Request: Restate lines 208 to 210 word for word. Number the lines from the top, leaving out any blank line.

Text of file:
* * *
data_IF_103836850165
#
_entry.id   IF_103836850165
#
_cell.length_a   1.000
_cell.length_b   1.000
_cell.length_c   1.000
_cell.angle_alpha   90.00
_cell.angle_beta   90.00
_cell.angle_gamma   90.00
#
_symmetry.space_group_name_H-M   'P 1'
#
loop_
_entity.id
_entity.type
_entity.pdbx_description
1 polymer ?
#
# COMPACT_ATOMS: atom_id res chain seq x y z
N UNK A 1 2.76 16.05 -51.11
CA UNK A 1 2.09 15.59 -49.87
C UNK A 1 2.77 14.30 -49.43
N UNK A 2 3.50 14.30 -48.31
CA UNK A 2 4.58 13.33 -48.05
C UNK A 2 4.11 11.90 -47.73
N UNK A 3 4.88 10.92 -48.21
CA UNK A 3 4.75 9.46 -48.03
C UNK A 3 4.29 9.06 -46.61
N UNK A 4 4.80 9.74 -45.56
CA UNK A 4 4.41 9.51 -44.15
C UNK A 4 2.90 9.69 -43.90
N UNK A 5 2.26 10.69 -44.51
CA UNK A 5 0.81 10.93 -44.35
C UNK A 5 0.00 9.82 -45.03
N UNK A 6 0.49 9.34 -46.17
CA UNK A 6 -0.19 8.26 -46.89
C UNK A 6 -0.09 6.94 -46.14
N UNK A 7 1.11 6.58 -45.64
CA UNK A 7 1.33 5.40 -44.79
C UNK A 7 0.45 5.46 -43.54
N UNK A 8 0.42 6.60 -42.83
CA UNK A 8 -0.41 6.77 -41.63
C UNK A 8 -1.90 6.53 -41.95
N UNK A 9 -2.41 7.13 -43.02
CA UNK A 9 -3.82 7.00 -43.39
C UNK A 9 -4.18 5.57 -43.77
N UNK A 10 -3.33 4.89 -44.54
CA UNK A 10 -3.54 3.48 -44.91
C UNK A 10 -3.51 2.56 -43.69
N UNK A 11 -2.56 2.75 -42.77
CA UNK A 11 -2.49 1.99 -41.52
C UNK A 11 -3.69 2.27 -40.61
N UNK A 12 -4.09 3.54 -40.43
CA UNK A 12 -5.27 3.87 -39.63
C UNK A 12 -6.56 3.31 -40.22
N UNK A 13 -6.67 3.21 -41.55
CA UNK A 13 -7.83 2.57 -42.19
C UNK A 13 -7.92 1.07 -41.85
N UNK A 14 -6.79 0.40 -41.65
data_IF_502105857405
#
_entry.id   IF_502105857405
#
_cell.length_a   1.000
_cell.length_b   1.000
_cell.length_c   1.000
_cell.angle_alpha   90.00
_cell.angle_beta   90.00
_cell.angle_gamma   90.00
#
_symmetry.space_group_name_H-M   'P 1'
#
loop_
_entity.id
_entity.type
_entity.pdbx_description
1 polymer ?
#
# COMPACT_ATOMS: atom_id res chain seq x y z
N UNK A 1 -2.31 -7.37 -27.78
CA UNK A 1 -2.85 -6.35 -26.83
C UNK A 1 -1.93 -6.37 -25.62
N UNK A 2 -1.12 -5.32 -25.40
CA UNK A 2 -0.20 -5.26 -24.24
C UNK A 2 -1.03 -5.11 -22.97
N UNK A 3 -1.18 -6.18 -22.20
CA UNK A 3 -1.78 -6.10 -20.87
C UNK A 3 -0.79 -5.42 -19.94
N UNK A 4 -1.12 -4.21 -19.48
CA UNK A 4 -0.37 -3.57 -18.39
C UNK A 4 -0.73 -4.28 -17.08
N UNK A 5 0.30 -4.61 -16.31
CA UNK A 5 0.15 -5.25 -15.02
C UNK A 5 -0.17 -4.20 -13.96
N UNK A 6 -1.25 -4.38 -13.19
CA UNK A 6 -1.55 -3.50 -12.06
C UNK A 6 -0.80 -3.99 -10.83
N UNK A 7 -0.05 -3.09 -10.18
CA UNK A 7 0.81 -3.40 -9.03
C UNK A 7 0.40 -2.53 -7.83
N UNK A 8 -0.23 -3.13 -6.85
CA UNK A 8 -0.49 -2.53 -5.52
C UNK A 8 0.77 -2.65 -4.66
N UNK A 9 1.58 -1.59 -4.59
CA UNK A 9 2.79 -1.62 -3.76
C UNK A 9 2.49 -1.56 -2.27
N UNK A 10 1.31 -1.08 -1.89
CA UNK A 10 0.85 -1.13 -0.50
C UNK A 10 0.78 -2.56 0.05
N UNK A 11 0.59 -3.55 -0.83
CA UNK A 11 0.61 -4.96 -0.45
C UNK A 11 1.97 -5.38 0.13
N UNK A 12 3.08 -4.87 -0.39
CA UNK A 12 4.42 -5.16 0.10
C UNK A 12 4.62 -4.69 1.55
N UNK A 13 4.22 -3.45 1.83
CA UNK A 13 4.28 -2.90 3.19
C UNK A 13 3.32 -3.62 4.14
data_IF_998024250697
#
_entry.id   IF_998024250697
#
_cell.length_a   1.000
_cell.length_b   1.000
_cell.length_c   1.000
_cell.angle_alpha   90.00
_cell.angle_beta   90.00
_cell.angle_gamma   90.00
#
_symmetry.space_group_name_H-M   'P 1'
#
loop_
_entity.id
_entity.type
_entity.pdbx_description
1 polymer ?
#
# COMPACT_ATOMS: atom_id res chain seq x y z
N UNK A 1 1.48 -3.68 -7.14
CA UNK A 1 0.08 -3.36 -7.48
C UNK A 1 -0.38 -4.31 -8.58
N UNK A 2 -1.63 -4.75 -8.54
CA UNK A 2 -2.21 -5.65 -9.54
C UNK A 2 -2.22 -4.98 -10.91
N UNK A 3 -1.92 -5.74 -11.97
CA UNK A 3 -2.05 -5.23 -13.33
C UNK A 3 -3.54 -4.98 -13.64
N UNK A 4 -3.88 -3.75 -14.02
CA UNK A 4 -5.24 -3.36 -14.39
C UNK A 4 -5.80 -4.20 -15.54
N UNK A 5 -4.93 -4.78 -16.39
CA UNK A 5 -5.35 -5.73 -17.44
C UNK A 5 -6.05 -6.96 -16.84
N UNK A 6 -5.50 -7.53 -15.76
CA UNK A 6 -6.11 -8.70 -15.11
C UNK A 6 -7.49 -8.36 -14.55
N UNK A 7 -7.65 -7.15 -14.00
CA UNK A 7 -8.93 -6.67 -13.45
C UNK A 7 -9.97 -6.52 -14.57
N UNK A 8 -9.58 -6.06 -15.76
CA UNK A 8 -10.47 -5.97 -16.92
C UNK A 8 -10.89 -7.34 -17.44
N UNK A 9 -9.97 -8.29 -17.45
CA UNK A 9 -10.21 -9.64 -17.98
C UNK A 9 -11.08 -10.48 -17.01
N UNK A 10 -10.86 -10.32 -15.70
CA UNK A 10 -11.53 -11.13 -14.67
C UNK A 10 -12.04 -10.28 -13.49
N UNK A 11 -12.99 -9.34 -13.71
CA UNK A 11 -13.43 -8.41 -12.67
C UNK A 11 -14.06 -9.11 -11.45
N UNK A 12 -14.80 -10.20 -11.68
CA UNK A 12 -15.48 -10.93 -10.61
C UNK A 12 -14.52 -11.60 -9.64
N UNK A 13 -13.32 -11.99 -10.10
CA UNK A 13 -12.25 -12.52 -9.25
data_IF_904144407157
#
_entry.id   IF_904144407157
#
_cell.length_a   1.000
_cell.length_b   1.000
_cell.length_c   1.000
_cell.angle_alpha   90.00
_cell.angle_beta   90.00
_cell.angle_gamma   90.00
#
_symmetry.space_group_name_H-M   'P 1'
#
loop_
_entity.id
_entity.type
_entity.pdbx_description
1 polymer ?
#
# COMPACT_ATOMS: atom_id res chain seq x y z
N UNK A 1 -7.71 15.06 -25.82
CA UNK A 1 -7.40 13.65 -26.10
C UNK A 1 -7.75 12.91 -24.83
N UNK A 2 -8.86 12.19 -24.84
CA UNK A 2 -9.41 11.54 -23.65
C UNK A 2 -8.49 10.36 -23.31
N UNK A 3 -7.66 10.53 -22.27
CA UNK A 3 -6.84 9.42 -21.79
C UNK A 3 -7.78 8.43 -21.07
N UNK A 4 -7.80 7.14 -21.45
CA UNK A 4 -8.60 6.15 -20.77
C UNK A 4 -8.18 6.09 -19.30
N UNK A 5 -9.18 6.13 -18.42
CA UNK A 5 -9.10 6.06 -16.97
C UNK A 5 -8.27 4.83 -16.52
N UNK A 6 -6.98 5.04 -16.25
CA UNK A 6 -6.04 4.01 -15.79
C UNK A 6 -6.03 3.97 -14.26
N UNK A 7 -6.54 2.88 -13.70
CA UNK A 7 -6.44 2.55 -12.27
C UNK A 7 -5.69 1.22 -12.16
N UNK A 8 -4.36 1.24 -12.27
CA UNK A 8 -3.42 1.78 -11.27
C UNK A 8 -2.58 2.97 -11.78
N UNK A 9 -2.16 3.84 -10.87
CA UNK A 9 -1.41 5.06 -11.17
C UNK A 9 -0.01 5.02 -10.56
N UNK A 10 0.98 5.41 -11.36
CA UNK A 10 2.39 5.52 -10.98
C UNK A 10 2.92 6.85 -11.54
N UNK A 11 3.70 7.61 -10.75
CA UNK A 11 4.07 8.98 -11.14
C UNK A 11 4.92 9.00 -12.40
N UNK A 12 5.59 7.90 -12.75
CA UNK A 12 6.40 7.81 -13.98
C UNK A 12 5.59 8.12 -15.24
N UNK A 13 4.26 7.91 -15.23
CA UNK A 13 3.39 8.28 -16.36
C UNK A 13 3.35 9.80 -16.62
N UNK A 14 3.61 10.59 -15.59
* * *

CA UNK A 4 -8.60 6.15 -20.77
C UNK A 4 -8.18 6.09 -19.30
N UNK A 5 -9.18 6.13 -18.42